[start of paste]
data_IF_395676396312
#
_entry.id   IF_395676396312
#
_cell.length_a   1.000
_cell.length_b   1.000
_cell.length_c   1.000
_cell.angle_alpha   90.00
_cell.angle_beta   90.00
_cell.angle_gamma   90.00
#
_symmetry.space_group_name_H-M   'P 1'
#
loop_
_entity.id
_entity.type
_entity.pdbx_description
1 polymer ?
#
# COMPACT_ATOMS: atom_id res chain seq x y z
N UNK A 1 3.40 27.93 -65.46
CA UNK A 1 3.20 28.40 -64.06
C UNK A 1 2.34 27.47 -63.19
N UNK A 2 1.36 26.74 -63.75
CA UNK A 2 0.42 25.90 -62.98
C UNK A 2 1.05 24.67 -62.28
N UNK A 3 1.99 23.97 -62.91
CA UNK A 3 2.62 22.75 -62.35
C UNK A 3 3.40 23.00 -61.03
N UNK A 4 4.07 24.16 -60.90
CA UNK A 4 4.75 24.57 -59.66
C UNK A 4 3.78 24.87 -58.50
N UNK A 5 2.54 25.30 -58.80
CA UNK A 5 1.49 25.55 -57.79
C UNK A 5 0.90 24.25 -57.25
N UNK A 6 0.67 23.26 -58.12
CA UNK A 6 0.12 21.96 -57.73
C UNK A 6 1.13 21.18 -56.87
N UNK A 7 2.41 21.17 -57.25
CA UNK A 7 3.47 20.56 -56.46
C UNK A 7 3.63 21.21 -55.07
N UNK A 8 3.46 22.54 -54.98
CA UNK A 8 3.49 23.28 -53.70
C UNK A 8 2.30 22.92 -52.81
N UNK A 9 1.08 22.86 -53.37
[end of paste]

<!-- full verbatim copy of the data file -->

data_IF_395676396312
#
_entry.id   IF_395676396312
#
_cell.length_a   1.000
_cell.length_b   1.000
_cell.length_c   1.000
_cell.angle_alpha   90.00
_cell.angle_beta   90.00
_cell.angle_gamma   90.00
#
_symmetry.space_group_name_H-M   'P 1'
#
loop_
_entity.id
_entity.type
_entity.pdbx_description
1 polymer ?
#
# COMPACT_ATOMS: atom_id res chain seq x y z
N UNK A 1 3.40 27.93 -65.46
CA UNK A 1 3.20 28.40 -64.06
C UNK A 1 2.34 27.47 -63.19
N UNK A 2 1.36 26.74 -63.75
CA UNK A 2 0.42 25.90 -62.98
C UNK A 2 1.05 24.67 -62.28
N UNK A 3 1.99 23.97 -62.91
CA UNK A 3 2.62 22.75 -62.35
C UNK A 3 3.40 23.00 -61.03
N UNK A 4 4.07 24.16 -60.90
CA UNK A 4 4.75 24.57 -59.66
C UNK A 4 3.78 24.87 -58.50
N UNK A 5 2.54 25.30 -58.80
CA UNK A 5 1.49 25.55 -57.79
C UNK A 5 0.90 24.25 -57.25
N UNK A 6 0.67 23.26 -58.12
CA UNK A 6 0.12 21.96 -57.73
C UNK A 6 1.13 21.18 -56.87
N UNK A 7 2.41 21.17 -57.25
CA UNK A 7 3.47 20.56 -56.46
C UNK A 7 3.63 21.21 -55.07
N UNK A 8 3.46 22.54 -54.98
CA UNK A 8 3.49 23.28 -53.70
C UNK A 8 2.30 22.92 -52.81
N UNK A 9 1.08 22.86 -53.37